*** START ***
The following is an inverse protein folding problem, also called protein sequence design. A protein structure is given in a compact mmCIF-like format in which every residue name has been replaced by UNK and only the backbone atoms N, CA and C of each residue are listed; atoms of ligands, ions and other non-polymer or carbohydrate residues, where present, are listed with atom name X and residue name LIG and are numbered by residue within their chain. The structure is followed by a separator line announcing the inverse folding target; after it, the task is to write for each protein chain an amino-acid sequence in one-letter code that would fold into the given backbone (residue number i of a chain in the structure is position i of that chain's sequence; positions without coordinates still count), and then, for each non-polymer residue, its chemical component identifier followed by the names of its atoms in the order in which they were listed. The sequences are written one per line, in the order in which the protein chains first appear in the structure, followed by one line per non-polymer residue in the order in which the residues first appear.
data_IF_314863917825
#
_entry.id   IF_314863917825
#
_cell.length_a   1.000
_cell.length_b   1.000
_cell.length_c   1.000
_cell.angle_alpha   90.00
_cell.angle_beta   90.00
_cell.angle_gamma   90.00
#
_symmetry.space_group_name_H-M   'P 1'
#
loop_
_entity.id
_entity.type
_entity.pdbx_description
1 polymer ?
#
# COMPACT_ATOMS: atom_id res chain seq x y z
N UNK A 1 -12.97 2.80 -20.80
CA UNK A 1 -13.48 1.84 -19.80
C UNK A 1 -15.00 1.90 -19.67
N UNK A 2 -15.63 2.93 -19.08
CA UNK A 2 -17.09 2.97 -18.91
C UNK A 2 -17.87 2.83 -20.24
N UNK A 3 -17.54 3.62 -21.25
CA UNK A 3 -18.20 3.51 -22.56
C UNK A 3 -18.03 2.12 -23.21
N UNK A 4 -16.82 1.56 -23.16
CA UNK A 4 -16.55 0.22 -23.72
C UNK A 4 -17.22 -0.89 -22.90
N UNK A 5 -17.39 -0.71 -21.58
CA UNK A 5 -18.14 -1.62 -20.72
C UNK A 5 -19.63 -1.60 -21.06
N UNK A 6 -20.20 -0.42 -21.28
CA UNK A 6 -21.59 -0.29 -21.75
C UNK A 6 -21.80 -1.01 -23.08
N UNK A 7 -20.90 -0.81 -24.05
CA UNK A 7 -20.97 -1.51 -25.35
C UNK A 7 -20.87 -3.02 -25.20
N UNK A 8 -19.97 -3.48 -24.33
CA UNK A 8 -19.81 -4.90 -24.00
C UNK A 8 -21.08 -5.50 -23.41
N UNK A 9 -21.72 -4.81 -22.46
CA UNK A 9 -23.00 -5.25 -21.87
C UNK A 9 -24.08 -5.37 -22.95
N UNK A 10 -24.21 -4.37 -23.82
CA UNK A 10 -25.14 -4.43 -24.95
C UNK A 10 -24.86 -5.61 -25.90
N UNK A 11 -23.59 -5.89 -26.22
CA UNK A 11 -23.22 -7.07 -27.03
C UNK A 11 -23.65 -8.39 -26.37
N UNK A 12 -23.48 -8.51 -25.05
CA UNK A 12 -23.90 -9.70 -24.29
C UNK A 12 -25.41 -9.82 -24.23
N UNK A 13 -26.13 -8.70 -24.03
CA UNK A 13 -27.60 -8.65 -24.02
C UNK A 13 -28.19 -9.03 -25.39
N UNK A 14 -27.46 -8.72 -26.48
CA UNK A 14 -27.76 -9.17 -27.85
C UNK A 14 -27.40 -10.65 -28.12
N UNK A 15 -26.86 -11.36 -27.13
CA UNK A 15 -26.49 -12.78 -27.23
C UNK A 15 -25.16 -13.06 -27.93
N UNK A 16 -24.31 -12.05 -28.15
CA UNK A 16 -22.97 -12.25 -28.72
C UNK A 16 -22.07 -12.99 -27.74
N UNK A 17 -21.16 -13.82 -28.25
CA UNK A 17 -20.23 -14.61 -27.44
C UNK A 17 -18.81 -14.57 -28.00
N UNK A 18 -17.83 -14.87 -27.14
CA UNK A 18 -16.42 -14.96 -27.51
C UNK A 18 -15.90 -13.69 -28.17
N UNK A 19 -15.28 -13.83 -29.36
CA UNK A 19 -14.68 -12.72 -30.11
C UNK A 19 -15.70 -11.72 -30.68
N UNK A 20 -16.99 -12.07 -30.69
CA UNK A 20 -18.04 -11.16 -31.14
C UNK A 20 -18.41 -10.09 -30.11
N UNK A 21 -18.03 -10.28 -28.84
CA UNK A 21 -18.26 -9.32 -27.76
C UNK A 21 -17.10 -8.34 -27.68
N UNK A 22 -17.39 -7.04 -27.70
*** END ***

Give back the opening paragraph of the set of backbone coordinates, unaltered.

The following is an inverse protein folding problem, also called protein sequence design. A protein structure is given in a compact mmCIF-like format in which every residue name has been replaced by UNK and only the backbone atoms N, CA and C of each residue are listed; atoms of ligands, ions and other non-polymer or carbohydrate residues, where present, are listed with atom name X and residue name LIG and are numbered by residue within their chain. The structure is followed by a separator line announcing the inverse folding target; after it, the task is to write for each protein chain an amino-acid sequence in one-letter code that would fold into the given backbone (residue number i of a chain in the structure is position i of that chain's sequence; positions without coordinates still count), and then, for each non-polymer residue, its chemical component identifier followed by the names of its atoms in the order in which they were listed. The sequences are written one per line, in the order in which the protein chains first appear in the structure, followed by one line per non-polymer residue in the order in which the residues first appear.